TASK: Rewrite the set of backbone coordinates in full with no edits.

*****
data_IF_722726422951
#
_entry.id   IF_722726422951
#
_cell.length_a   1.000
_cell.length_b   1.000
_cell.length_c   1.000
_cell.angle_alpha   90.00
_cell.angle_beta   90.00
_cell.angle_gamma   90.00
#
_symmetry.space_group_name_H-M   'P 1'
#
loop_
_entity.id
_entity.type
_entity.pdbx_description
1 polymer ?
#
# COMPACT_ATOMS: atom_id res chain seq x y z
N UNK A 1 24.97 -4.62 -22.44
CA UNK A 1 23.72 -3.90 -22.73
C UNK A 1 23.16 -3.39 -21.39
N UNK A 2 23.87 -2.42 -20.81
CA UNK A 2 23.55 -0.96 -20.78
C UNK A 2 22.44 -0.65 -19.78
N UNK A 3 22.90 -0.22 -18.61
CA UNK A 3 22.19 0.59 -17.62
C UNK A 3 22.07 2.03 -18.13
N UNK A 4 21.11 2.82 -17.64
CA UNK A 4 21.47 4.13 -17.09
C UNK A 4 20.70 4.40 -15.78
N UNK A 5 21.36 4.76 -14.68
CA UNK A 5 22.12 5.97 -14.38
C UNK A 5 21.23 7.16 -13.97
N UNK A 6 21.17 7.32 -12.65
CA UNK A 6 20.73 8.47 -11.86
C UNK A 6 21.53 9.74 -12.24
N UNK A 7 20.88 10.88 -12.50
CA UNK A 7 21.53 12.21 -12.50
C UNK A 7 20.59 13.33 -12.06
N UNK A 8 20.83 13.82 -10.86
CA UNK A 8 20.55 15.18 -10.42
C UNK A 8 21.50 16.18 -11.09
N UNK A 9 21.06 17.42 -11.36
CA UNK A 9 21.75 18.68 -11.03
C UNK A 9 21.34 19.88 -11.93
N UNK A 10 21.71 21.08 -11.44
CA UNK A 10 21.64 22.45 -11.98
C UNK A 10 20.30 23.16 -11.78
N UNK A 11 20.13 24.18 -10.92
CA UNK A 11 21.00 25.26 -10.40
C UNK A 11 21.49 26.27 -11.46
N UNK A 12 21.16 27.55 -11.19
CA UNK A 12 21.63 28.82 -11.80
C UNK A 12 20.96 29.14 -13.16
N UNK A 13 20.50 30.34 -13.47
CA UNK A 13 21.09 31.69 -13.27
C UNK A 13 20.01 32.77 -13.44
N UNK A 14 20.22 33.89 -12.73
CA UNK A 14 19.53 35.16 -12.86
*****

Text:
data_IF_722726422951
#
_entry.id   IF_722726422951
#
_cell.length_a   1.000
_cell.length_b   1.000
_cell.length_c   1.000
_cell.angle_alpha   90.00
_cell.angle_beta   90.00
_cell.angle_gamma   90.00
#
_symmetry.space_group_name_H-M   'P 1'
#
loop_
_entity.id
_entity.type
_entity.pdbx_description
1 polymer ?
#
# COMPACT_ATOMS: atom_id res chain seq x y z
N UNK A 1 24.97 -4.62 -22.44
CA UNK A 1 23.72 -3.90 -22.73
C UNK A 1 23.16 -3.39 -21.39
N UNK A 2 23.87 -2.42 -20.81
CA UNK A 2 23.55 -0.96 -20.78
C UNK A 2 22.44 -0.65 -19.78
N UNK A 3 22.90 -0.22 -18.61
CA UNK A 3 22.19 0.59 -17.62
C UNK A 3 22.07 2.03 -18.13
N UNK A 4 21.11 2.82 -17.64
CA UNK A 4 21.47 4.13 -17.09
C UNK A 4 20.70 4.40 -15.78
N UNK A 5 21.36 4.76 -14.68
CA UNK A 5 22.12 5.97 -14.38
C UNK A 5 21.23 7.16 -13.97
N UNK A 6 21.17 7.32 -12.65
CA UNK A 6 20.73 8.47 -11.86
C UNK A 6 21.53 9.74 -12.24
N UNK A 7 20.88 10.88 -12.50
CA UNK A 7 21.53 12.21 -12.50
C UNK A 7 20.59 13.33 -12.06
N UNK A 8 20.83 13.82 -10.86
CA UNK A 8 20.55 15.18 -10.42
C UNK A 8 21.50 16.18 -11.09
N UNK A 9 21.06 17.42 -11.36
CA UNK A 9 21.75 18.68 -11.03
C UNK A 9 21.34 19.88 -11.93
N UNK A 10 21.71 21.08 -11.44
CA UNK A 10 21.64 22.45 -11.98
C UNK A 10 20.30 23.16 -11.78
N UNK A 11 20.13 24.18 -10.92
CA UNK A 11 21.00 25.26 -10.40
C UNK A 11 21.49 26.27 -11.46
N UNK A 12 21.16 27.55 -11.19
CA UNK A 12 21.63 28.82 -11.80
C UNK A 12 20.96 29.14 -13.16
N UNK A 13 20.50 30.34 -13.47
CA UNK A 13 21.09 31.69 -13.27
C UNK A 13 20.01 32.77 -13.44
N UNK A 14 20.22 33.89 -12.73
CA UNK A 14 19.53 35.16 -12.86